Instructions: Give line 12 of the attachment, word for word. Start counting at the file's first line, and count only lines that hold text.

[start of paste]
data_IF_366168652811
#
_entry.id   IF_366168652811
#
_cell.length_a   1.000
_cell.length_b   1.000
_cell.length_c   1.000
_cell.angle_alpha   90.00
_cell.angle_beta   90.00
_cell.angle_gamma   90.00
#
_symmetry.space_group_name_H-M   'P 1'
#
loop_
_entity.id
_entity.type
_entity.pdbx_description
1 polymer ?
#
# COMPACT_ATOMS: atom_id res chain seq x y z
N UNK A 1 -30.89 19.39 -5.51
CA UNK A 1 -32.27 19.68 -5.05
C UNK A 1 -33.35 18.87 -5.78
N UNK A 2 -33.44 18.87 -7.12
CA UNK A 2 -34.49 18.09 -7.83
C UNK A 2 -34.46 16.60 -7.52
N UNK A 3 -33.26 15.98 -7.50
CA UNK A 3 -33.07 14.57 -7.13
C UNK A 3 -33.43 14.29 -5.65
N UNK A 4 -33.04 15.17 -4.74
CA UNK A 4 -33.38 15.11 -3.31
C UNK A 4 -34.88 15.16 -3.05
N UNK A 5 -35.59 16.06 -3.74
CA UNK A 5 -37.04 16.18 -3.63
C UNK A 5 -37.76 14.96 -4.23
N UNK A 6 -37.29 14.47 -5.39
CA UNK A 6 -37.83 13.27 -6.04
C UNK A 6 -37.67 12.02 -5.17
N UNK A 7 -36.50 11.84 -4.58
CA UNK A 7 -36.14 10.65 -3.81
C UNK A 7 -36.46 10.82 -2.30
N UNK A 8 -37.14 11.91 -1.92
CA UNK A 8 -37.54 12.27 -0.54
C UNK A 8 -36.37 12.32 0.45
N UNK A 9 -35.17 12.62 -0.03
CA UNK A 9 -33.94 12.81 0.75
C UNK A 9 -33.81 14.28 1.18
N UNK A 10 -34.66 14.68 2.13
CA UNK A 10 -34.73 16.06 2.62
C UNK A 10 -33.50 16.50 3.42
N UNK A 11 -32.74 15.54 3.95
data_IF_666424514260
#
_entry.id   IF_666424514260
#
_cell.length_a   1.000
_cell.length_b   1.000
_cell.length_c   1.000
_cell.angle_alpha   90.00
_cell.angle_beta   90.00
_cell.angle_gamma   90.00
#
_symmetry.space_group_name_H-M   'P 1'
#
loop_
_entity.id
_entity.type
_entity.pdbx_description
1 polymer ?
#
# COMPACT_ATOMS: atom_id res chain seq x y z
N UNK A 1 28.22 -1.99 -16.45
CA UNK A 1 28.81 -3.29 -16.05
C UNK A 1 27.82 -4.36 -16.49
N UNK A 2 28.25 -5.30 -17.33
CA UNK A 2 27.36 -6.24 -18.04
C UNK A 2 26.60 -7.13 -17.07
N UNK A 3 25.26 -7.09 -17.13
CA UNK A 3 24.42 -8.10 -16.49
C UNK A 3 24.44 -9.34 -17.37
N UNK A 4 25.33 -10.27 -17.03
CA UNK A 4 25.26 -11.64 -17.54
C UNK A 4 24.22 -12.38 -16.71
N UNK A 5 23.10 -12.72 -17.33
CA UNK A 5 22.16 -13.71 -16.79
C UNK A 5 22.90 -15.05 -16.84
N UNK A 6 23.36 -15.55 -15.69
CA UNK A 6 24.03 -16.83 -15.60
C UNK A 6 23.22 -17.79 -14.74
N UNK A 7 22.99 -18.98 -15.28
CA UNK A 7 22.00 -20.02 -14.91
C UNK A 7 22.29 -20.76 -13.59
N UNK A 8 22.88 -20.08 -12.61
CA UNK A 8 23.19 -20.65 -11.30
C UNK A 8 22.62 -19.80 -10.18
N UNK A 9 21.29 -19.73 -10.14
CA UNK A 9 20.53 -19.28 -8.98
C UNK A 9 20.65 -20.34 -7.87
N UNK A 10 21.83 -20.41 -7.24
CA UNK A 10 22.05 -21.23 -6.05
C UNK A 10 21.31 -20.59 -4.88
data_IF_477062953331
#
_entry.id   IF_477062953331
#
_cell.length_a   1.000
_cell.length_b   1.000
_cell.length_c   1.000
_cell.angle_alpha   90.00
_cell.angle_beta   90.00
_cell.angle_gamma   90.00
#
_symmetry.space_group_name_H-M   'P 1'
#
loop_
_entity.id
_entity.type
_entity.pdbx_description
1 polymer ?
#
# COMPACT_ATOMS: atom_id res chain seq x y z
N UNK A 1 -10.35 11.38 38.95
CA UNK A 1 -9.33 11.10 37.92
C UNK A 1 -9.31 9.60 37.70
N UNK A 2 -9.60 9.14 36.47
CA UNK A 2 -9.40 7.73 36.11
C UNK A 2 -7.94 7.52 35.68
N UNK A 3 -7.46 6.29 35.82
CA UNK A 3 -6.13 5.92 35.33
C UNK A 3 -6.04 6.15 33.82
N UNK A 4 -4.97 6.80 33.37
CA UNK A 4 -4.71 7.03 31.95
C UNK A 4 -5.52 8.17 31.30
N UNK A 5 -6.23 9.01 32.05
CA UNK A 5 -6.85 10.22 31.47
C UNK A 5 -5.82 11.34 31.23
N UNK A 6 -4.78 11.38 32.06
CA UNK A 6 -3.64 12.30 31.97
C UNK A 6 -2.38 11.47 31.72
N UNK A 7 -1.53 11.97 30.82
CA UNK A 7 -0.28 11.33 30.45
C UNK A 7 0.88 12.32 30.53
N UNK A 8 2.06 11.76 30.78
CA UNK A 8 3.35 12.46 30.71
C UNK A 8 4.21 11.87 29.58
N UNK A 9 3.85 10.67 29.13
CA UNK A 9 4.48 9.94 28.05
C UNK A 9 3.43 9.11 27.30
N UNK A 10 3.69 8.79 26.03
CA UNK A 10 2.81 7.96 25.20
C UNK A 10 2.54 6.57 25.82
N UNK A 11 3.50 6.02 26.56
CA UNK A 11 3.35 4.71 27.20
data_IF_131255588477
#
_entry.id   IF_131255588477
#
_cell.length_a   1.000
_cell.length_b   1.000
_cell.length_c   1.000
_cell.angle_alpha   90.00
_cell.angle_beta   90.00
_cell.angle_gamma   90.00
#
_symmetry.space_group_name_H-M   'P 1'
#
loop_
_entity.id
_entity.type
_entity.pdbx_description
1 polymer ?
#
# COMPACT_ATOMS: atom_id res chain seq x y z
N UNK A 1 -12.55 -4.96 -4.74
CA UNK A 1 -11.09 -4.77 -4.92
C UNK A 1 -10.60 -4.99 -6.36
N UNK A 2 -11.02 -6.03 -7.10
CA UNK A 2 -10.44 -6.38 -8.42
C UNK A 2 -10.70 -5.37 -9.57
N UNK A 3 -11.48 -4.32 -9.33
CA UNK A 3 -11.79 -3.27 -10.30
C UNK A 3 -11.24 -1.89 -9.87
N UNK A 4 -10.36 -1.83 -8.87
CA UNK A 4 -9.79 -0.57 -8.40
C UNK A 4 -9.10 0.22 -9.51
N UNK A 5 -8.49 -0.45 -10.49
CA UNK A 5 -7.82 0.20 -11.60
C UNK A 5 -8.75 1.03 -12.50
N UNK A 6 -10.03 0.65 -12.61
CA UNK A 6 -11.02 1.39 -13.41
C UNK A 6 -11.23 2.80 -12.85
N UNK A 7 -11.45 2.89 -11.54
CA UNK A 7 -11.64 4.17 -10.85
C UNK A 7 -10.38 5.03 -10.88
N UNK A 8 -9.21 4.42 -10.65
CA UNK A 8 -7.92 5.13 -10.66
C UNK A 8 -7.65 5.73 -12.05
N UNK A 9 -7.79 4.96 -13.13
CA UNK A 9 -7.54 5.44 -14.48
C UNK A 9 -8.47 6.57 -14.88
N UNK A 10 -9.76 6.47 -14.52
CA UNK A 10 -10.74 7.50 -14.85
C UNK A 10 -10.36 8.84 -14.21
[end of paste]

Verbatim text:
_symmetry.space_group_name_H-M   'P 1'